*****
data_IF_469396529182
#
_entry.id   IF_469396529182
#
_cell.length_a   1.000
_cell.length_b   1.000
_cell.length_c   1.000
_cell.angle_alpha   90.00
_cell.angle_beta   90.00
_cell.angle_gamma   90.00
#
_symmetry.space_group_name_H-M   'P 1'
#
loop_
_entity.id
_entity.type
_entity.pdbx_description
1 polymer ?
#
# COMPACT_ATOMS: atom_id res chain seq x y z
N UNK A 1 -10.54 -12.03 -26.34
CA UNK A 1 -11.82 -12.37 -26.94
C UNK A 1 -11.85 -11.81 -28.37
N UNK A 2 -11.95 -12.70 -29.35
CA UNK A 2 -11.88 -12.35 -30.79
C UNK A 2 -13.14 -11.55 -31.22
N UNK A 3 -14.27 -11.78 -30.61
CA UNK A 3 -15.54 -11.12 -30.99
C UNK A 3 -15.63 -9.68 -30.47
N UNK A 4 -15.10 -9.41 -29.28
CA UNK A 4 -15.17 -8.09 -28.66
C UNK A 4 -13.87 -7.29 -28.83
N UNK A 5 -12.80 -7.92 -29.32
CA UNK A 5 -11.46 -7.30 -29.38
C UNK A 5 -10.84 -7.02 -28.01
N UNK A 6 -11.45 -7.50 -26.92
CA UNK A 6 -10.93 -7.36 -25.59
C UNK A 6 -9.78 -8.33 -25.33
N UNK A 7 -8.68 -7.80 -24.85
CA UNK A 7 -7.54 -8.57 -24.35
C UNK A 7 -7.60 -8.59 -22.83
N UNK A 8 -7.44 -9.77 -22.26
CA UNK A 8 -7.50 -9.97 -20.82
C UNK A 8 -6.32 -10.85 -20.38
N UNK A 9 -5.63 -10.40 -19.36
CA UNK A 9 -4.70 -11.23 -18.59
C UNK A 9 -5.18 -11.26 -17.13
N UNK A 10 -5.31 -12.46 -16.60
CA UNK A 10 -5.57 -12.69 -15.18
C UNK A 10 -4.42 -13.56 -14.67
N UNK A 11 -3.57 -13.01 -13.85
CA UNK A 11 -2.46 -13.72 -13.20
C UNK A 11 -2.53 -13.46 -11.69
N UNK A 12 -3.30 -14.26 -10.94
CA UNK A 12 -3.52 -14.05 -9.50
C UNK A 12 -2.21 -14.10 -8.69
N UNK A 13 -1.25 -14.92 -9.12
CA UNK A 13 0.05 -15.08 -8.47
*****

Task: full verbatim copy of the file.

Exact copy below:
data_IF_469396529182
#
_entry.id   IF_469396529182
#
_cell.length_a   1.000
_cell.length_b   1.000
_cell.length_c   1.000
_cell.angle_alpha   90.00
_cell.angle_beta   90.00
_cell.angle_gamma   90.00
#
_symmetry.space_group_name_H-M   'P 1'
#
loop_
_entity.id
_entity.type
_entity.pdbx_description
1 polymer ?
#
# COMPACT_ATOMS: atom_id res chain seq x y z
N UNK A 1 -10.54 -12.03 -26.34
CA UNK A 1 -11.82 -12.37 -26.94
C UNK A 1 -11.85 -11.81 -28.37
N UNK A 2 -11.95 -12.70 -29.35
CA UNK A 2 -11.88 -12.35 -30.79
C UNK A 2 -13.14 -11.55 -31.22
N UNK A 3 -14.27 -11.78 -30.61
CA UNK A 3 -15.54 -11.12 -30.99
C UNK A 3 -15.63 -9.68 -30.47
N UNK A 4 -15.10 -9.41 -29.28
CA UNK A 4 -15.17 -8.09 -28.66
C UNK A 4 -13.87 -7.29 -28.83
N UNK A 5 -12.80 -7.92 -29.32
CA UNK A 5 -11.46 -7.30 -29.38
C UNK A 5 -10.84 -7.02 -28.01
N UNK A 6 -11.45 -7.50 -26.92
CA UNK A 6 -10.93 -7.36 -25.59
C UNK A 6 -9.78 -8.33 -25.33
N UNK A 7 -8.68 -7.80 -24.85
CA UNK A 7 -7.54 -8.57 -24.35
C UNK A 7 -7.60 -8.59 -22.83
N UNK A 8 -7.44 -9.77 -22.26
CA UNK A 8 -7.50 -9.97 -20.82
C UNK A 8 -6.32 -10.85 -20.38
N UNK A 9 -5.63 -10.40 -19.36
CA UNK A 9 -4.70 -11.23 -18.59
C UNK A 9 -5.18 -11.26 -17.13
N UNK A 10 -5.31 -12.46 -16.60
CA UNK A 10 -5.57 -12.69 -15.18
C UNK A 10 -4.42 -13.56 -14.67
N UNK A 11 -3.57 -13.01 -13.85
CA UNK A 11 -2.46 -13.72 -13.20
C UNK A 11 -2.53 -13.46 -11.69
N UNK A 12 -3.30 -14.26 -10.94
CA UNK A 12 -3.52 -14.05 -9.50
C UNK A 12 -2.21 -14.10 -8.69
N UNK A 13 -1.25 -14.92 -9.12
CA UNK A 13 0.05 -15.08 -8.47